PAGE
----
That's a massive claim to make, by the way. It's a very bold thing to be able to say, but that's what they did right from the very beginning. They were talking about America's place in the world. And that's why I have a concern here with the way that Senator Hawley has gone about saying something to the opposite, saying something different. Now, he makes reference in his speech to a couple of folks who he specifically believes are representative of this belief that there is no belonging or sense of identity or sense of patriotism responsibility to your country that you must be a citizen of the world. And that is the only thing that matters and he pulls out the names of a couple of professors that, frankly, I've never heard of, and I'm guessing most Americans haven't either but he then uses them to represent this supposed elite, the supposed separate "cosmopolitan" identity that believes that Americans shouldn't be loyal to America. And I think that's just plain wrong, because the whole point of being an American is to say that we have something that is valuable here, but to know that we have a place in the world as well.
To have this "cosmopolitan" interest, as he calls it, in the world doesn't take anything away from being patriotic, doesn't take anything away from having your sense of being an American, any more than being an American takes away from your identity as an Iowan or a Virginian or a Californian or a Missourian or whatever else. It only means that Americans know that our place in the world is something that takes place up and down the scale of identities. We're all human beings residing on Earth, alongside billions of others. We would be reminded of that in a really big hurry, by the way, if there were an asteroid or something headed this way that was going to destroy all life on Earth, and what we had to do was figure out with every resource we as humans had was to blow that thing up before it killed us like the dinosaurs. We would remember really fast that we're human beings sharing the planet with a couple of billion other people and that would become far more important to us than our identity specifically as Americans. But, by the same token, as residents of states, we have something important to say about our identities.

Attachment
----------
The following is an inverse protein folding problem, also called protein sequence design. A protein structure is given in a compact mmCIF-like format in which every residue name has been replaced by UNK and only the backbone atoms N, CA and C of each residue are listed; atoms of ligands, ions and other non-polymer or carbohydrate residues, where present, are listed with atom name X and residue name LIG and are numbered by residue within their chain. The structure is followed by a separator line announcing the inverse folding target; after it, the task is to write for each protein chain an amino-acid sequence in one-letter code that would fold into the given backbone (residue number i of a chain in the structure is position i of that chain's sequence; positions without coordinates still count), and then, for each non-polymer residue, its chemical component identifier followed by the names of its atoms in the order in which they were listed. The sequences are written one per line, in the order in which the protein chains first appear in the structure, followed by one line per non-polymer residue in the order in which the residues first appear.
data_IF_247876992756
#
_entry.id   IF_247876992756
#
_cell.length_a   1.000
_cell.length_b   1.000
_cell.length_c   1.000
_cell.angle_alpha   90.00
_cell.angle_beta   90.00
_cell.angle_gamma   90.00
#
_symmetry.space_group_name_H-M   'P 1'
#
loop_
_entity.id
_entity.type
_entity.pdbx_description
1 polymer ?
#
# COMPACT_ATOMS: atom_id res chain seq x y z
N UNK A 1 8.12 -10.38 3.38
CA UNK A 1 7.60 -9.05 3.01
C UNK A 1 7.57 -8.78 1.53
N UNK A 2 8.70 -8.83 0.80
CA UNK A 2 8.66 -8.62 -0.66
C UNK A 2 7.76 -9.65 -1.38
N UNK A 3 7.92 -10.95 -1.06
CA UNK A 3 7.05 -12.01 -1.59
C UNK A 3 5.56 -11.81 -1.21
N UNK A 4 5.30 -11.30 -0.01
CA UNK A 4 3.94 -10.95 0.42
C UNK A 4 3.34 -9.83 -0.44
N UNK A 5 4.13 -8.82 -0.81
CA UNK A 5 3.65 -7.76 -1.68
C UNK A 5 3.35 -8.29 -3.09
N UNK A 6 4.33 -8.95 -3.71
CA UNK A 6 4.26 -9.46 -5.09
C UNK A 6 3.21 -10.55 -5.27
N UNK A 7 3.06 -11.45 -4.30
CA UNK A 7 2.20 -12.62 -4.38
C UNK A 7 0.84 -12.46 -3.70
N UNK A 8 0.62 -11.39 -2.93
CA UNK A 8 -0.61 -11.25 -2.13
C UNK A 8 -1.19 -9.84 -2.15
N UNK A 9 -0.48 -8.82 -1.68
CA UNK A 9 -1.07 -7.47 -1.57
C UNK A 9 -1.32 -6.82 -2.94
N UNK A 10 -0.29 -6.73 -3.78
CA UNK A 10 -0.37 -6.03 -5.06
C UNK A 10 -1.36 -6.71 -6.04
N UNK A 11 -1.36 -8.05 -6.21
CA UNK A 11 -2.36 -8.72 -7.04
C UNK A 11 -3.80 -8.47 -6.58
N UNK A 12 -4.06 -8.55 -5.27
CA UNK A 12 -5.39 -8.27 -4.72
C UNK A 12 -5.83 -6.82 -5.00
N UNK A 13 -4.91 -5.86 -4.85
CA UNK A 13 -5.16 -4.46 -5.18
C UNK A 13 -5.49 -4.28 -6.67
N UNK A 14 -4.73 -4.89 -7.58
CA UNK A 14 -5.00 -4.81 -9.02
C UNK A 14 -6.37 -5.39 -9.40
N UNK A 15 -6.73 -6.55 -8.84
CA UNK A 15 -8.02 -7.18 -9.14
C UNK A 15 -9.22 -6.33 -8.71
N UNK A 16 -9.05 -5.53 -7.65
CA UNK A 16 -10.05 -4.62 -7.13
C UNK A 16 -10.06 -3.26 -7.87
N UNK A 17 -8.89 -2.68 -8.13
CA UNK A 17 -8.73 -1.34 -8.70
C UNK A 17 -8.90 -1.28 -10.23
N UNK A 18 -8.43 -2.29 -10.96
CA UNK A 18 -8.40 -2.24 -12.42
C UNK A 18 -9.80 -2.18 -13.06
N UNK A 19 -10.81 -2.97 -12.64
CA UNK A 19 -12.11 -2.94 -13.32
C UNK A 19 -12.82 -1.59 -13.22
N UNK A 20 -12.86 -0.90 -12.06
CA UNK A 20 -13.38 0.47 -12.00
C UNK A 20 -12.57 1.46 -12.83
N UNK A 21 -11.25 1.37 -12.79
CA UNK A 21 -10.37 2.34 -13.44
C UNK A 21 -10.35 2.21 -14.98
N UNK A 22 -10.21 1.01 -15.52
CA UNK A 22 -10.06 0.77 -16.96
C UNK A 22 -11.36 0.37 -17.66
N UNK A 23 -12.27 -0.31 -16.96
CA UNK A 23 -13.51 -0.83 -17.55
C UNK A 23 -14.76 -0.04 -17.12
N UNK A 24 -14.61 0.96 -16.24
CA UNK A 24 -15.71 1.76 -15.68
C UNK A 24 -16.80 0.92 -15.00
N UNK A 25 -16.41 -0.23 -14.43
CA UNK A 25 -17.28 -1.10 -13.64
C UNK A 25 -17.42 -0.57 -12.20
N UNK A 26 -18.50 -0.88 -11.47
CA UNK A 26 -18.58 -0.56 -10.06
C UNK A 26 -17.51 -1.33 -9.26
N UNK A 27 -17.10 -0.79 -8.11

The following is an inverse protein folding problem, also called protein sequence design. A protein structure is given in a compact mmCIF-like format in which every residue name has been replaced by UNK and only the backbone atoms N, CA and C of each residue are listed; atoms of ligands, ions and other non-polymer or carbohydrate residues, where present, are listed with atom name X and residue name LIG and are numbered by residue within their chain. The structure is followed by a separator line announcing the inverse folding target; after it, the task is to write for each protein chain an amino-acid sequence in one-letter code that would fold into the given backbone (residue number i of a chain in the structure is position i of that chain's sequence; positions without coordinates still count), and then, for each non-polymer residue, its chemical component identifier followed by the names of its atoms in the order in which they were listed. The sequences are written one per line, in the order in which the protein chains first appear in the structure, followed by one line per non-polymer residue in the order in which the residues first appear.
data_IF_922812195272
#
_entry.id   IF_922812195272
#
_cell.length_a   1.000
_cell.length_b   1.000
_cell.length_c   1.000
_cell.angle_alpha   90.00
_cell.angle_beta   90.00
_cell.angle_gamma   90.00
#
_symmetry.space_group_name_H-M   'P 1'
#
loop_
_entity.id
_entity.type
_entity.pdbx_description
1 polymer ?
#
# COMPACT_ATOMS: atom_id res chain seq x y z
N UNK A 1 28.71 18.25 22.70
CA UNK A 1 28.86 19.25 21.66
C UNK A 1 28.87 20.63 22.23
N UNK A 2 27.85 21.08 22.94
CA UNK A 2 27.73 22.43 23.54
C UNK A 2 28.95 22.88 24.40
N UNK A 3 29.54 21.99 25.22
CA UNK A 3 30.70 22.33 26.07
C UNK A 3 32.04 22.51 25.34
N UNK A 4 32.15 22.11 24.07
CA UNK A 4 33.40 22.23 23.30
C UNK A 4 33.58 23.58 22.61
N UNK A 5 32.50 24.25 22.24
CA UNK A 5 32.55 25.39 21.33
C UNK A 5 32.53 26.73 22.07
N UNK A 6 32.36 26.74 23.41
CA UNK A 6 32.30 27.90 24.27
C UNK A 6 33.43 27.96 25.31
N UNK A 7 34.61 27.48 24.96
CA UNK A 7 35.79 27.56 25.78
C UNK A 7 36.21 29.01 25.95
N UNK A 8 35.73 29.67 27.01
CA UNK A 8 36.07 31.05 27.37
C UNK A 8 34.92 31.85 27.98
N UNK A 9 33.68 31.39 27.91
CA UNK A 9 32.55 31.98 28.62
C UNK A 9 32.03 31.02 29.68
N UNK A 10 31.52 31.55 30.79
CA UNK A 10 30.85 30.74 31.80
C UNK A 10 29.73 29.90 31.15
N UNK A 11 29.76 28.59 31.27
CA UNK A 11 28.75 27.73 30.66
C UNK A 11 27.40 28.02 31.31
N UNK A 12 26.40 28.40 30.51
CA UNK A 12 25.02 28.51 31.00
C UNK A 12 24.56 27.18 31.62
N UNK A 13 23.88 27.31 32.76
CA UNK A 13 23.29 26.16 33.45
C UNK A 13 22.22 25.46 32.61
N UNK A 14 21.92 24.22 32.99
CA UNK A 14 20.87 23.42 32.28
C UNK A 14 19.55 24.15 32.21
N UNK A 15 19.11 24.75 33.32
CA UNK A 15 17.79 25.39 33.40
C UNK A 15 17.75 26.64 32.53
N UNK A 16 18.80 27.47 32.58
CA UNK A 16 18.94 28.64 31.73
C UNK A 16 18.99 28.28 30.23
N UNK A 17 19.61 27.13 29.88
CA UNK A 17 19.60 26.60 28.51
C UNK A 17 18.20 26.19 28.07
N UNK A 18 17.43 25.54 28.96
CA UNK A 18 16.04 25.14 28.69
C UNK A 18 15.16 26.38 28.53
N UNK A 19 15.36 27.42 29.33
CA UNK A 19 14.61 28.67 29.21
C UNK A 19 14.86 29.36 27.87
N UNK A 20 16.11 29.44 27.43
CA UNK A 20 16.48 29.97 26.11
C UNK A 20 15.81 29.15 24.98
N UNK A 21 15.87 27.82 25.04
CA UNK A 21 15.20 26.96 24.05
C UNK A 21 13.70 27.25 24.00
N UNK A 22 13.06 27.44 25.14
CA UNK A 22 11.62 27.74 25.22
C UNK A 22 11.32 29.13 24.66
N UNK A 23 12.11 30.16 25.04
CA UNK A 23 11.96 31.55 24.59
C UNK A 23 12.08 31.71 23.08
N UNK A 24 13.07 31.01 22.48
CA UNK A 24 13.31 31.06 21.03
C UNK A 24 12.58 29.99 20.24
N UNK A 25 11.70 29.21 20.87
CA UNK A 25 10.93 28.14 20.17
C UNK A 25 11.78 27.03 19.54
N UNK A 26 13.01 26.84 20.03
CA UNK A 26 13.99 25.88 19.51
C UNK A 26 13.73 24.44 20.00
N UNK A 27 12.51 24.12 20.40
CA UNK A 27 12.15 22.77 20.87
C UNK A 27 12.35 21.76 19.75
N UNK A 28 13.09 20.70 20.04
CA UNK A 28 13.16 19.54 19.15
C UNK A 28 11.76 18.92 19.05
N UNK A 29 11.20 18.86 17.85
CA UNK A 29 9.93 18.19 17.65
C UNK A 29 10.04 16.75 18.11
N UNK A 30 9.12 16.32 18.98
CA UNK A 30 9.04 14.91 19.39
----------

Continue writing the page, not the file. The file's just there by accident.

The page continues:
I think the Founders made it pretty clear not only in the way that they structured the government via the Constitution, but also about how they explain the importance of identity within, say, the Federalist Papers, that it was incredibly important for them to expect Americans to have a strong identity with our own states first, and with our country as a nation, the United States, not maybe second but certainly not rivaling or not pushing aside that identity as a member of a state.